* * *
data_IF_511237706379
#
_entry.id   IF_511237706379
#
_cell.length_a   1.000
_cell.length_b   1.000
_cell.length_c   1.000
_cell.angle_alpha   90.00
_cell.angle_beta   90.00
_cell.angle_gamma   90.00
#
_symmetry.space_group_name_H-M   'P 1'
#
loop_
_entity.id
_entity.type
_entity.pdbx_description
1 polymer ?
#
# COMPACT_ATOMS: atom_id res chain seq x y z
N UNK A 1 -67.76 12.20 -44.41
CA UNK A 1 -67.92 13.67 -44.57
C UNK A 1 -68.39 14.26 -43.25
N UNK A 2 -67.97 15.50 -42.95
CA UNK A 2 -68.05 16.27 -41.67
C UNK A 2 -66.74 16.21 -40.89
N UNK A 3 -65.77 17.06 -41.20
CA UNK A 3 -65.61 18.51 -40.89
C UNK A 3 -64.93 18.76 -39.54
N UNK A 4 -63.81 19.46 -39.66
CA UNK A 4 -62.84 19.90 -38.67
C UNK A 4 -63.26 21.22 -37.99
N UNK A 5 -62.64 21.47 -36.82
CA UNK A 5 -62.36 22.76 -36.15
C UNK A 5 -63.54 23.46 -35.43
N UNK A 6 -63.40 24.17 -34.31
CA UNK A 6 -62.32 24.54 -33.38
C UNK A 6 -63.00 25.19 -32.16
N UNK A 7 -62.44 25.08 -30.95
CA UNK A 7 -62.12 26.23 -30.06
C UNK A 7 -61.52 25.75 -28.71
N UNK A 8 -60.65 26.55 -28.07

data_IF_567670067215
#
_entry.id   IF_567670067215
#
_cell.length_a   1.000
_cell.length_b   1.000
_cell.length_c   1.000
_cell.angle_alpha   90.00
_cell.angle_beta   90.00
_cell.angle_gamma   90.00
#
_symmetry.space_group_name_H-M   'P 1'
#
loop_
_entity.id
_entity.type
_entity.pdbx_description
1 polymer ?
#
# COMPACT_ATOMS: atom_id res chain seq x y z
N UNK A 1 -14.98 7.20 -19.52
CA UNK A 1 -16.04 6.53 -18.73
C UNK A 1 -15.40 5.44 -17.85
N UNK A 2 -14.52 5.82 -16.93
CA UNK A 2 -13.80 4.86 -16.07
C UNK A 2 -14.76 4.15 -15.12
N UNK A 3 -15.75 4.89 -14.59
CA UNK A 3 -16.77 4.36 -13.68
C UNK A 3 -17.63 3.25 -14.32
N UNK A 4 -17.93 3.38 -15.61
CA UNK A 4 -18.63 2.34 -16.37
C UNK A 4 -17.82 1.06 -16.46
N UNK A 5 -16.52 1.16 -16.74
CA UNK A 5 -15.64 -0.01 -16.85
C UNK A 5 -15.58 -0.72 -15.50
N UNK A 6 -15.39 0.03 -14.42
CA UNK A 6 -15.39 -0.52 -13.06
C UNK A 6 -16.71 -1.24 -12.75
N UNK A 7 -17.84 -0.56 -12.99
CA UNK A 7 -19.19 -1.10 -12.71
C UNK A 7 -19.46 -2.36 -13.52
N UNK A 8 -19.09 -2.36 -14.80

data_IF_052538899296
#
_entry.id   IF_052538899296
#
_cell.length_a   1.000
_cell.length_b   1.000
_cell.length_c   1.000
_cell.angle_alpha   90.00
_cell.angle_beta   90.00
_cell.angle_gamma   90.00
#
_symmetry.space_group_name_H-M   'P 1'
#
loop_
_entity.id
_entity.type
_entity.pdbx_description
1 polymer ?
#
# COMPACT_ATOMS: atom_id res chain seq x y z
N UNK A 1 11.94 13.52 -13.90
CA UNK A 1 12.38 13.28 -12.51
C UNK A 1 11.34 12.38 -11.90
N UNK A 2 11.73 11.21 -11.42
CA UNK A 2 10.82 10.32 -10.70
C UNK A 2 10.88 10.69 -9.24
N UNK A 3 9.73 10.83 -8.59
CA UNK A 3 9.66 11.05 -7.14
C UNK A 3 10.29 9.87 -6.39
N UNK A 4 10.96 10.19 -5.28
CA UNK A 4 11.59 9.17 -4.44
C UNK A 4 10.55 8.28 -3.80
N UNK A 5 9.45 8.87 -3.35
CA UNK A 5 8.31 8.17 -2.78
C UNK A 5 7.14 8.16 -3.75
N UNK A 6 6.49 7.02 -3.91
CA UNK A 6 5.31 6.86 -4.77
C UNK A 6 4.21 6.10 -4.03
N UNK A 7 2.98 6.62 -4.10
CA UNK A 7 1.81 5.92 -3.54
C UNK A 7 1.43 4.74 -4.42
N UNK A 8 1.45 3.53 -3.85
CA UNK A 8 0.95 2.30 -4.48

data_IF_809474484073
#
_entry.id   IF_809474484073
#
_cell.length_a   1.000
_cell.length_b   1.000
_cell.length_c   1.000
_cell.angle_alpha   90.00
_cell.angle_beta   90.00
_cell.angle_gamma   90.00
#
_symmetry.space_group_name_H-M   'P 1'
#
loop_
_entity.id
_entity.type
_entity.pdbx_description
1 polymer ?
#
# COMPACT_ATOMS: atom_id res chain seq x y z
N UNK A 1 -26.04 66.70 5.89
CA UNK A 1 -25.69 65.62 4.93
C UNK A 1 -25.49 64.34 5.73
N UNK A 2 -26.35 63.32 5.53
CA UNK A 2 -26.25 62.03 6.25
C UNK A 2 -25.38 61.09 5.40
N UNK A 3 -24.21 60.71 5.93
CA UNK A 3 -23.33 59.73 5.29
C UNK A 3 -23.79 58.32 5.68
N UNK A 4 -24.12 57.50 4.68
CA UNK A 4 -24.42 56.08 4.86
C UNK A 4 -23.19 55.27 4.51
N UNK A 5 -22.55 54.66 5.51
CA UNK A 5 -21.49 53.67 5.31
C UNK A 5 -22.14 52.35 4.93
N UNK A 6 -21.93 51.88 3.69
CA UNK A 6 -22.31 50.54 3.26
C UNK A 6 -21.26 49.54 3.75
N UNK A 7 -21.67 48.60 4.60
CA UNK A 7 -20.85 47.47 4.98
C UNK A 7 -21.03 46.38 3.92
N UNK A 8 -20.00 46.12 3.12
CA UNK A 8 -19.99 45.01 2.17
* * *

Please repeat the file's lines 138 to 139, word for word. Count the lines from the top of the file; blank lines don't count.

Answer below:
#
_symmetry.space_group_name_H-M   'P 1'